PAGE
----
For example, I am hopeless at dramatic play when I haven’t had enough time for myself. I have no energy, enthusiasm or creativity. Thomas loves playing firefighters and he saves our playroom from multiple fires a day. He often wants me to join in so we start by making a firetruck together with cushions. On an empty cup day, I’m grateful to be able to just sit in the truck while we journey to the emergency, joining in (half-heartedly) with the “nee-nah, nee-nah”. When we get to the fire, Firefighter Mummy sends Firefighter Thomas to put out the fires while I “look after the fire truck”. It’s a poor effort. Thomas must think I’m no fun and, on some level, probably realises that I don’t really want to be playing firefighters at these times. On other days, when I’ve felt adequately rested and full from doing something for myself, playing firefighters with Thomas has been fun and I’ve cherished my time with him.
THE MIDDLE GROUND
As my boys have gotten older and their physical needs less urgent, I have gradually reclaimed more of my own needs and wants. I’m writing this blog for starters! I nip out to see friends for coffee some evenings once the boys are tucked in. If I’m out shopping with my boys, we take turns choosing which shops to look at and try to wait patiently while each other has their turn (Thank you Max fashions for having a toy box!) I have also protected my coffee-drinking time in order to drink a whole cup, sitting down, before it goes cold. My husband and I have introduced a new rule that our boys can’t ask us to play if we still have coffee in our cups. They can chat with us, have a drink too if they wish, but we get to stay seated and enjoy our coffee. (If you have a baby and none of these things are possible for you yet, trust that the day will come when they will be and, in the meantime, take as many tiny moments for yourself as you can.)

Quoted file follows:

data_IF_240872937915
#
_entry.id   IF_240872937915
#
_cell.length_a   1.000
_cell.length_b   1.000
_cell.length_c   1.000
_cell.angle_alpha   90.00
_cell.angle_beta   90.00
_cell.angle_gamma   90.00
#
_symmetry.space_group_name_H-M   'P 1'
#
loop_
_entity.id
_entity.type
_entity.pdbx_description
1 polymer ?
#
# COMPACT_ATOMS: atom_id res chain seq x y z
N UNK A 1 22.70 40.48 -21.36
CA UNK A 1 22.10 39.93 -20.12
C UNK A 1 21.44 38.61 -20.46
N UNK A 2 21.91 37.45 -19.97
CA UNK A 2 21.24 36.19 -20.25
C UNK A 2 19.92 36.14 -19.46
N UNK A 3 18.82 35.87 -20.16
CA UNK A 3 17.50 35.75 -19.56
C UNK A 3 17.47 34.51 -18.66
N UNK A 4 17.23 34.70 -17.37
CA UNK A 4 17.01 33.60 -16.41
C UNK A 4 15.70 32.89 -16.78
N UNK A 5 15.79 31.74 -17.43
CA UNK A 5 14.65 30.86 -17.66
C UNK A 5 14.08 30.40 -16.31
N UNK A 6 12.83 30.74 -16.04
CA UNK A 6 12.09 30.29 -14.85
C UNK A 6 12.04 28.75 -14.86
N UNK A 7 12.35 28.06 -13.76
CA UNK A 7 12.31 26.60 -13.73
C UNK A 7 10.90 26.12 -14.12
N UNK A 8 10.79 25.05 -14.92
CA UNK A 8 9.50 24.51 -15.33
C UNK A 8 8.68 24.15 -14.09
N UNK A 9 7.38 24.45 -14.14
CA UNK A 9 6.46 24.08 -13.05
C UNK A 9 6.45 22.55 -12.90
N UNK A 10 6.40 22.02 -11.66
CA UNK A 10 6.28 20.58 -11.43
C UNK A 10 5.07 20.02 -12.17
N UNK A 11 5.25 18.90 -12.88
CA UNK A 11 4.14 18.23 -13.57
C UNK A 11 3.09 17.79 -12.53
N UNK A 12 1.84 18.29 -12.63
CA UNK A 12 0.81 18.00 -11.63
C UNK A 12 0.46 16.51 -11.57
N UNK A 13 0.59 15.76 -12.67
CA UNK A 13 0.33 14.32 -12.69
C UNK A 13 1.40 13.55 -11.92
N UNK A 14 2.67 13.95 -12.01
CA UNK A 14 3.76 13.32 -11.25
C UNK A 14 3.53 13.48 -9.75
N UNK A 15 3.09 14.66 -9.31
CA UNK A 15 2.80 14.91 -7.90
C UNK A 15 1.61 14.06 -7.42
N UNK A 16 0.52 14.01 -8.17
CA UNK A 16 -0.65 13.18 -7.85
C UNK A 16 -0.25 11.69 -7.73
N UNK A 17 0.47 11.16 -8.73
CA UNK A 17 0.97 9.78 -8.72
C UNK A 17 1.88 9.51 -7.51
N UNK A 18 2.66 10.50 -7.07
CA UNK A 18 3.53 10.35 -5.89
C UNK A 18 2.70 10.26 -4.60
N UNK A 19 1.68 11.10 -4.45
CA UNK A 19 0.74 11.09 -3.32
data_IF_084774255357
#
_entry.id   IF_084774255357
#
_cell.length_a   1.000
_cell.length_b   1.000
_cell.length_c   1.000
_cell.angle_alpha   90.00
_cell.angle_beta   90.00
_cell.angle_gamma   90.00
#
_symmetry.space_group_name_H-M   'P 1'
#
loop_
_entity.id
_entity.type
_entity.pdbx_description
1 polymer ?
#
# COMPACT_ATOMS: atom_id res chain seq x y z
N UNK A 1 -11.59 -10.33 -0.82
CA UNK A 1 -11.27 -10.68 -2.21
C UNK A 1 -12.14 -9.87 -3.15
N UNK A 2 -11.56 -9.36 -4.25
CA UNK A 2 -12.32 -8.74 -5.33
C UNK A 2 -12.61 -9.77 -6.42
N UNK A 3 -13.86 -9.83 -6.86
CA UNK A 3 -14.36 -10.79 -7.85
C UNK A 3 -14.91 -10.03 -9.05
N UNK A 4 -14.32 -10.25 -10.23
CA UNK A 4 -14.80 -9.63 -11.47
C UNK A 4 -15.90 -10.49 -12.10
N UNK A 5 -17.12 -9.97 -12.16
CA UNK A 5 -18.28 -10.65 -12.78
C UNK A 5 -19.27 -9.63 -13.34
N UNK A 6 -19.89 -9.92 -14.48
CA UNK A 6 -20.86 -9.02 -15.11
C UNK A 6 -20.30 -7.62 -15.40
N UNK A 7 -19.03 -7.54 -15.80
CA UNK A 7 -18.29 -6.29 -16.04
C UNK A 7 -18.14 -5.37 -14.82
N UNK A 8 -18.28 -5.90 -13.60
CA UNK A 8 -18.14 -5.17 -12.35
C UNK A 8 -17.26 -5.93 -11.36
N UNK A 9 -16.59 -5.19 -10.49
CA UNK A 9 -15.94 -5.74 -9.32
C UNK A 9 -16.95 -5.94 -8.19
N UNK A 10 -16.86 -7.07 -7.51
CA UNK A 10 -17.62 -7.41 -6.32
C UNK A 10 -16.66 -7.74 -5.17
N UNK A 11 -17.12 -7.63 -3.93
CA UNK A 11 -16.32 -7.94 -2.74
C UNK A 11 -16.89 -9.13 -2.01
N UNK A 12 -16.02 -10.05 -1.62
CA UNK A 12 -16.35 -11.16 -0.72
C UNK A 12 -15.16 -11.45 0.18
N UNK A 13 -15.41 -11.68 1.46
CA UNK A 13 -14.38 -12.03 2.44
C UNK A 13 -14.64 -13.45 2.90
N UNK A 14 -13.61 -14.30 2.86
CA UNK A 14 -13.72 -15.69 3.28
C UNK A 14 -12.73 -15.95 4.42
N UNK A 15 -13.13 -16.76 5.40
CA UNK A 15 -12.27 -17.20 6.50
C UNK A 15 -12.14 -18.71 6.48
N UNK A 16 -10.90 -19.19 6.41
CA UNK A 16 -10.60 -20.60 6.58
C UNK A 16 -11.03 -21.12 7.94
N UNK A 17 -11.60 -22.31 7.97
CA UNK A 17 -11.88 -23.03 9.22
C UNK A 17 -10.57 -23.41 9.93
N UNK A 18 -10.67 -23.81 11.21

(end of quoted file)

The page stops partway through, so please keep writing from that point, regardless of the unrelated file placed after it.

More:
I want my boys to feel equal, valued and loved unconditionally for the unique beings that they are but I don’t want them to expect everything in life to be organised around them, as if they are at the centre. From a broader perspective, I want them to see themselves as part of the whole of humanity. Almost all of the world’s spiritual traditions emphasise the oneness we share with others.
The dynamic we create in our homes sets an example to our children of what to expect out in the wider world. In our family, mutual respect and consideration of everyone’s needs and wants is important and I hope my boys will take this perspective with them wherever they go. At times, one of them will complain because I have made a decision that doesn’t go his way. I’ll say to him, “What you want is important but what everyone else wants is important too”. I enlist my boys’ help in many ways so that they feel part of the family team and realise they can contribute. For example, they help to carry bags in from the car and they do their bit in the mornings to get us out the door in time. Practicing co-operation and collaboration in small ways makes it a given when bigger things come up, within our family or in the wider world.
IN SUMMARY: CHILD-LED IS NOT CHILD-CENTRED
Life with children will always be a little lop-sided in their favour but we can still practise the give and take of community within our homes. We don’t want our children believing they are the centre of everything but we do want them to see their unique value – each piece of a jigsaw puzzle is important to the bigger picture. And, when we parents have our needs and wants met (at least to some extent), we have the resources to deal with the challenges – big and small – that parenthood throws at us and to enjoy the beautiful moments.
Much love to you and your little souls,